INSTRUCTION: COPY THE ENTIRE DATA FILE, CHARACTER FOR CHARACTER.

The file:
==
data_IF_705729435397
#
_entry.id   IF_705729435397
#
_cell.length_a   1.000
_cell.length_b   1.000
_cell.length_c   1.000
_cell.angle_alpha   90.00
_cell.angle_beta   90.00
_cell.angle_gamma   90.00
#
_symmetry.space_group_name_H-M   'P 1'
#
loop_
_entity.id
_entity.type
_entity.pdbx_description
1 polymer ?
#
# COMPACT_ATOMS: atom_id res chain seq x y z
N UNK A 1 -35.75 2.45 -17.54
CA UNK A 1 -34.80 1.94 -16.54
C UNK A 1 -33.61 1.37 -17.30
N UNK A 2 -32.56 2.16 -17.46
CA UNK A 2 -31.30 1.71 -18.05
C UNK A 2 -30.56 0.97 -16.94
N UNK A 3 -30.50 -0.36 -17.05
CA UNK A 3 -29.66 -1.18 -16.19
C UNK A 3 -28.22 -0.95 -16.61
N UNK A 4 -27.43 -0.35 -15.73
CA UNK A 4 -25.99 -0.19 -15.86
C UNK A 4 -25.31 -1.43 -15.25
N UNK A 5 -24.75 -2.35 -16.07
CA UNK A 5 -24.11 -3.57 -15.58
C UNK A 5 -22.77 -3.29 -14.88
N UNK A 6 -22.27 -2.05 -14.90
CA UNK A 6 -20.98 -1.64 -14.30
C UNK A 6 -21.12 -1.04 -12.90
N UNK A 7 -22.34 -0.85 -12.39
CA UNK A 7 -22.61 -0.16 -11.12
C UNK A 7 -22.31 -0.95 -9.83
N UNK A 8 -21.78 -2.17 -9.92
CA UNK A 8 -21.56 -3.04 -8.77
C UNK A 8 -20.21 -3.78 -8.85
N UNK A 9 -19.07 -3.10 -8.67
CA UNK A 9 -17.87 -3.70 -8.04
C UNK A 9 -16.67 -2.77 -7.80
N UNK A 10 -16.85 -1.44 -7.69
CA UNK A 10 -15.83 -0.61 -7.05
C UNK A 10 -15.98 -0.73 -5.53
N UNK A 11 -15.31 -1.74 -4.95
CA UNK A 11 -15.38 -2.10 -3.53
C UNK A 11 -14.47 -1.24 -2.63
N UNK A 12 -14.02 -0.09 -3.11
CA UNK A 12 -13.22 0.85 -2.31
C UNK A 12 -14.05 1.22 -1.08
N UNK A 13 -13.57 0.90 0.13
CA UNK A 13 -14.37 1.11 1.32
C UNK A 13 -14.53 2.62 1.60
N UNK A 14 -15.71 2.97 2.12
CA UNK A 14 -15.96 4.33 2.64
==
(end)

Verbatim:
data_IF_705729435397
#
_entry.id   IF_705729435397
#
_cell.length_a   1.000
_cell.length_b   1.000
_cell.length_c   1.000
_cell.angle_alpha   90.00
_cell.angle_beta   90.00
_cell.angle_gamma   90.00
#
_symmetry.space_group_name_H-M   'P 1'
#
loop_
_entity.id
_entity.type
_entity.pdbx_description
1 polymer ?
#
# COMPACT_ATOMS: atom_id res chain seq x y z
N UNK A 1 -35.75 2.45 -17.54
CA UNK A 1 -34.80 1.94 -16.54
C UNK A 1 -33.61 1.37 -17.30
N UNK A 2 -32.56 2.16 -17.46
CA UNK A 2 -31.30 1.71 -18.05
C UNK A 2 -30.56 0.97 -16.94
N UNK A 3 -30.50 -0.36 -17.05
CA UNK A 3 -29.66 -1.18 -16.19
C UNK A 3 -28.22 -0.95 -16.61
N UNK A 4 -27.43 -0.35 -15.73
CA UNK A 4 -25.99 -0.19 -15.86
C UNK A 4 -25.31 -1.43 -15.25
N UNK A 5 -24.75 -2.35 -16.07
CA UNK A 5 -24.11 -3.57 -15.58
C UNK A 5 -22.77 -3.29 -14.88
N UNK A 6 -22.27 -2.05 -14.90
CA UNK A 6 -20.98 -1.64 -14.30
C UNK A 6 -21.12 -1.04 -12.90
N UNK A 7 -22.34 -0.85 -12.39
CA UNK A 7 -22.61 -0.16 -11.12
C UNK A 7 -22.31 -0.95 -9.83
N UNK A 8 -21.78 -2.17 -9.92
CA UNK A 8 -21.56 -3.04 -8.77
C UNK A 8 -20.21 -3.78 -8.85
N UNK A 9 -19.07 -3.10 -8.67
CA UNK A 9 -17.87 -3.70 -8.04
C UNK A 9 -16.67 -2.77 -7.80
N UNK A 10 -16.85 -1.44 -7.69
CA UNK A 10 -15.83 -0.61 -7.05
C UNK A 10 -15.98 -0.73 -5.53
N UNK A 11 -15.31 -1.74 -4.95
CA UNK A 11 -15.38 -2.10 -3.53
C UNK A 11 -14.47 -1.24 -2.63
N UNK A 12 -14.02 -0.09 -3.11
CA UNK A 12 -13.22 0.85 -2.31
C UNK A 12 -14.05 1.22 -1.08
N UNK A 13 -13.57 0.90 0.13
CA UNK A 13 -14.37 1.11 1.32
C UNK A 13 -14.53 2.62 1.60
N UNK A 14 -15.71 2.97 2.12
CA UNK A 14 -15.96 4.33 2.64